Everyone of us is shadowed by an illusory person: a false self. We are not very good at recognizing illusions, least of all the ones we cherish about ourselves…There is an irreducible opposition between the deep transcendent self that awakens only in contemplation, and the superficial, external self which we commonly identify with the first person singular. Our reality, our true self, is hidden in what appears to us to be nothingness.               – Thomas Merton

falseself

My spiritual journey has lead me to contemplation, which seems to be the best route (the only route I have found) that exposes the False Self and helps you walk into your True Self – the core of spirituality.

According to one of my favorite authors, Fr. Richard Rohr, In contemplative prayer we move beyond language to experience God as Mystery. We let go of our need to judge, defend, or evaluate…During contemplation we come to know that there is no separation between sacred and secular. All is one with Divine Reality.

The spiritual journey is meant to be a pathway to discover our True Self – that self that is hidden within, often behind the mask of our False Self. The False Self is that part of us that we prop up that makes us look good to others, hence the image of a mask. It is not actually who we are (our True Self), it is something we hide behind, but it is something we unconsciously fight to keep propped up so we don’t have to deal with all the junk within. If I can’t be as good, smart, or successful as I want to be, I at least want others to think that I am.

The path to uncovering the False Self means we have to be honest and vulnerable in order to expose the weak part of us – no one likes this!

In The Gift of Being Yourself, Psychologist David Benner writes Our false self is built on an inordinate attachment to an image of our self that we think makes us special…Initially the masks we adopt reflect how we want others to see us…Few things are more difficult to discern and dismantle than our most cherished illusions. And none of our illusions are harder to identify than those that lie at the heart of our false self. The false self is like the air we breathe. We have become so accustomed to its presence that we are no longer aware of it.”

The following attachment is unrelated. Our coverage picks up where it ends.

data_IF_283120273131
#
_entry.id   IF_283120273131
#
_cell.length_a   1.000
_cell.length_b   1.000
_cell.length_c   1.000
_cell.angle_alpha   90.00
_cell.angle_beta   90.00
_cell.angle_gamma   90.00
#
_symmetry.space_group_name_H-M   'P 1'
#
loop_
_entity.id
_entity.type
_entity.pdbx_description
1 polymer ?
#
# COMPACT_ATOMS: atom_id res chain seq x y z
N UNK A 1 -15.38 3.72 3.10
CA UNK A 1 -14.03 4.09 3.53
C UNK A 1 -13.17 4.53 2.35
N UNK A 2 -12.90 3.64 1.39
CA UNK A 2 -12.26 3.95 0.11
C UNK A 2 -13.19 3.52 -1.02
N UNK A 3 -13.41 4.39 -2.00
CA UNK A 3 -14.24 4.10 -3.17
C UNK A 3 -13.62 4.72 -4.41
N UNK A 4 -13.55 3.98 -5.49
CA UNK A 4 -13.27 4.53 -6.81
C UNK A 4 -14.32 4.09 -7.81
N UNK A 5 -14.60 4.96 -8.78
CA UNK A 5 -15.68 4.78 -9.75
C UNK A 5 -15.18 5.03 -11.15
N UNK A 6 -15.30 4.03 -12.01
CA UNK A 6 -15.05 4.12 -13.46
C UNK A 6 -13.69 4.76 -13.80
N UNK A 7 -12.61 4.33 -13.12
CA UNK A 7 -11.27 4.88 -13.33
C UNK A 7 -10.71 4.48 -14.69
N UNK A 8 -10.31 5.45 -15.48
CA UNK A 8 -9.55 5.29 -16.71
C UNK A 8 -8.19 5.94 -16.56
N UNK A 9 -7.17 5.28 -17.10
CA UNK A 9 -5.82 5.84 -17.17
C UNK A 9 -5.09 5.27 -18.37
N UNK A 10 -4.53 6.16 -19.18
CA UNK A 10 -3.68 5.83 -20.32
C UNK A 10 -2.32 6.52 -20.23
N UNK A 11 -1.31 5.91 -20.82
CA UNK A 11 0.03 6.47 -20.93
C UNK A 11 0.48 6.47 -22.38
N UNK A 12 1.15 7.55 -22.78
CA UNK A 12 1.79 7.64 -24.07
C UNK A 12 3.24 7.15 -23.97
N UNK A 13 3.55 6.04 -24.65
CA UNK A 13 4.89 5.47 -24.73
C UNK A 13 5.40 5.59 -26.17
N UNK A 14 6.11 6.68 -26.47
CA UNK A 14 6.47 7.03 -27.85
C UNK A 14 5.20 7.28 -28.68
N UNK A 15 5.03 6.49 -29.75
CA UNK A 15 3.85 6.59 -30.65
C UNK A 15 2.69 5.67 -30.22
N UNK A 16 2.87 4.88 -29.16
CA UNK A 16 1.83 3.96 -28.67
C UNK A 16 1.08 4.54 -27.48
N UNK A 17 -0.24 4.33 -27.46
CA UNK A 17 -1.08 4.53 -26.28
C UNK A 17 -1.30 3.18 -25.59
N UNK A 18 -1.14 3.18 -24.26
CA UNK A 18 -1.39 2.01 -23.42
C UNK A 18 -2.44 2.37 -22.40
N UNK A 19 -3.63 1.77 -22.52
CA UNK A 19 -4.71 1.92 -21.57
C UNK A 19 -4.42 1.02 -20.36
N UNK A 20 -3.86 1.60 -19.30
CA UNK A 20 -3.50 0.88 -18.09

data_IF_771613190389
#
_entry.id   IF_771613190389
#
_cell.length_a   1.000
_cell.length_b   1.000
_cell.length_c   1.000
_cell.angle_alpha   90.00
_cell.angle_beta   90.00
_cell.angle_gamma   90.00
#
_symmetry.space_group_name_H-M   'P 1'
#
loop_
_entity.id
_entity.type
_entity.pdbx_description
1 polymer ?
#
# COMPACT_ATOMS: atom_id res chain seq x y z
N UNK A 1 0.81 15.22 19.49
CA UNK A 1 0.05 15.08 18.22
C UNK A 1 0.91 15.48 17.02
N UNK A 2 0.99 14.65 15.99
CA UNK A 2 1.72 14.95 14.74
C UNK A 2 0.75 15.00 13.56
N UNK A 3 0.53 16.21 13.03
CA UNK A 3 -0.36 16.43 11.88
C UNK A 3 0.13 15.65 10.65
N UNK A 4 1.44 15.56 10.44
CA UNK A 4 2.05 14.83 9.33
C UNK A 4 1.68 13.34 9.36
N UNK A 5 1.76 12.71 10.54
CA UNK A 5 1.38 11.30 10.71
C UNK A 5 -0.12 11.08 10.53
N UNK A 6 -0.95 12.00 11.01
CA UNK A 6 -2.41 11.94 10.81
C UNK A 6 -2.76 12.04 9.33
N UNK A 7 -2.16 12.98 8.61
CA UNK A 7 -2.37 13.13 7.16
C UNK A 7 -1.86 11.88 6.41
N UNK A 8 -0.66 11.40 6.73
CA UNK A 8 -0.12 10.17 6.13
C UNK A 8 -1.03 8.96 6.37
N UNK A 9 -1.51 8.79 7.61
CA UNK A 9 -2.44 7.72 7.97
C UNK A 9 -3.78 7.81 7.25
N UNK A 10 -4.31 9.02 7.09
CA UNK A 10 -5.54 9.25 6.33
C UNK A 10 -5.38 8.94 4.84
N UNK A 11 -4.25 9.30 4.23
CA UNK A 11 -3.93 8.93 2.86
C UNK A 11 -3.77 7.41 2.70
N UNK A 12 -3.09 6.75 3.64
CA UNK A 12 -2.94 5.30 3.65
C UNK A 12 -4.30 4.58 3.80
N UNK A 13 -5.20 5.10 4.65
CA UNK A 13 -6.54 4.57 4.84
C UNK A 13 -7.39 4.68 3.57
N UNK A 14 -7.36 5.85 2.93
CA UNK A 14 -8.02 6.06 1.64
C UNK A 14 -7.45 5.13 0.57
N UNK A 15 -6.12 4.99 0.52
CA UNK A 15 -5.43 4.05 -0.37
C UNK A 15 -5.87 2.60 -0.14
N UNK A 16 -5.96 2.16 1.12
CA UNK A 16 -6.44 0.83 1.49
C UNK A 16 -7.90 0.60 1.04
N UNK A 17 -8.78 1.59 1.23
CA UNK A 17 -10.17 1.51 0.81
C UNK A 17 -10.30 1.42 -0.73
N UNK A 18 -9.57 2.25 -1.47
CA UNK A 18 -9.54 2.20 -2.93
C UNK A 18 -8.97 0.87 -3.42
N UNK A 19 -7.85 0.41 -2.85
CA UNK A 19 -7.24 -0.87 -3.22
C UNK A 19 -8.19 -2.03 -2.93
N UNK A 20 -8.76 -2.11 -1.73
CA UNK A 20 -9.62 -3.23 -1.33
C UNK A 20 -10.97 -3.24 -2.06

The False Self is an illusion, an illusion that is prevalent in every person, and is largely unrecognized. While many non religious people are unaware, religion can actually be a place that bolsters the False Self. I think this happens more times than not.

Immature or lower levels of religion prop up the False Self by creating more labels, divisions, doctrines, and dual (either/or) ways of thinking. Contemplation slowly breaks down these walls and divisions and brings a non dual (both/and) awareness. Often the False Self is that part that feeds off certainty and security. No wonder the False Self is well fed in the religious mind!

  • How do you expose the False Self?

Ask yourself what you feel the need to constantly defend and there you will find the False Self.

Those things, ideas, beliefs, images we are attached to are sure signs of our False Self, hidden within. Dr. Benner writes, “the false self needs constant bolstering. Touchiness dependably points us to false ways of being. And the more prickly a person you are, the more you are investing in the defense of a false self.”

Do you feel the need to consistently defend your own self-importance, self-worth, intelligence, success, views, or beliefs?

Those things we are attached to  are obstacles to finding our True Self – that part that doesn’t need to defend, compare, divide, or fight against. These attachments keep us from becoming vulnerable and keep us from dealing with our own shame, insecurities, and feelings of inadequacy.

My own journey as lead me to uncover my False Self in unexpected ways – in my own insecurities and feelings of inadequacies. I want so badly to appear smart, intelligent, accomplished, and put together. I constantly, and most often unconsciously, compare myself to others who are smarter than I, more charismatic than I, and the list can go on and on.

One of the most helpful tools I have discovered along the way is something called the Enneagram (I will share more about this in the future). I will also share steps to take to enter more fully into your True Self, or at least the path I am on, which is largely a path of knowing and accepting.

Stay tuned!

 

 

Convictions for life

  1. God exists and desires all things to flourish.
  2. We grow spiritually by becoming more fully human – the best test is love and compassion.
  3. Practicing non attachment to beliefs is vital.

I have been trying for some time to condense my most basic life convictions – those that are most central to my worldview – into three or four convictions. This is the result of that process.